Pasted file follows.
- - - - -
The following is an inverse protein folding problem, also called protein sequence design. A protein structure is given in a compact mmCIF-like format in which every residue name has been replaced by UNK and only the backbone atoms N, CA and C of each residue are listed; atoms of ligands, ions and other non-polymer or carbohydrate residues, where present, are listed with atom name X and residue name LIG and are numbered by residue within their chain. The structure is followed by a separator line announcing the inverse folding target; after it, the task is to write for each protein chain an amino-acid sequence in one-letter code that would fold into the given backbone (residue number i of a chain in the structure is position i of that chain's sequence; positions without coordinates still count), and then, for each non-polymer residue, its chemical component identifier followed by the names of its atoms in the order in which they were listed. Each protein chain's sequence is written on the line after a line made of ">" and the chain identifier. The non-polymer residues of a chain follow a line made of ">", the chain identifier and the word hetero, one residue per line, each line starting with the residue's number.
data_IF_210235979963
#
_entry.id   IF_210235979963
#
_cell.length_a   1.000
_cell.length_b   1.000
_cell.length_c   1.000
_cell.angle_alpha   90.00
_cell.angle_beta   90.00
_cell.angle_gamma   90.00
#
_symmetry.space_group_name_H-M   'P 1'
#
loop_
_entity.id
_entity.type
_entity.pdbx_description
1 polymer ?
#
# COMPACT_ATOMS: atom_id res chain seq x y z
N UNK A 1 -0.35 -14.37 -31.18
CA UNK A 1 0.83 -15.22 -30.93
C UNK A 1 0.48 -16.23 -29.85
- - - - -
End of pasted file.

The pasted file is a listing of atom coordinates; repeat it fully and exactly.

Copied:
The following is an inverse protein folding problem, also called protein sequence design. A protein structure is given in a compact mmCIF-like format in which every residue name has been replaced by UNK and only the backbone atoms N, CA and C of each residue are listed; atoms of ligands, ions and other non-polymer or carbohydrate residues, where present, are listed with atom name X and residue name LIG and are numbered by residue within their chain. The structure is followed by a separator line announcing the inverse folding target; after it, the task is to write for each protein chain an amino-acid sequence in one-letter code that would fold into the given backbone (residue number i of a chain in the structure is position i of that chain's sequence; positions without coordinates still count), and then, for each non-polymer residue, its chemical component identifier followed by the names of its atoms in the order in which they were listed. Each protein chain's sequence is written on the line after a line made of ">" and the chain identifier. The non-polymer residues of a chain follow a line made of ">", the chain identifier and the word hetero, one residue per line, each line starting with the residue's number.
data_IF_210235979963
#
_entry.id   IF_210235979963
#
_cell.length_a   1.000
_cell.length_b   1.000
_cell.length_c   1.000
_cell.angle_alpha   90.00
_cell.angle_beta   90.00
_cell.angle_gamma   90.00
#
_symmetry.space_group_name_H-M   'P 1'
#
loop_
_entity.id
_entity.type
_entity.pdbx_description
1 polymer ?
#
# COMPACT_ATOMS: atom_id res chain seq x y z
N UNK A 1 -0.35 -14.37 -31.18
CA UNK A 1 0.83 -15.22 -30.93
C UNK A 1 0.48 -16.23 -29.85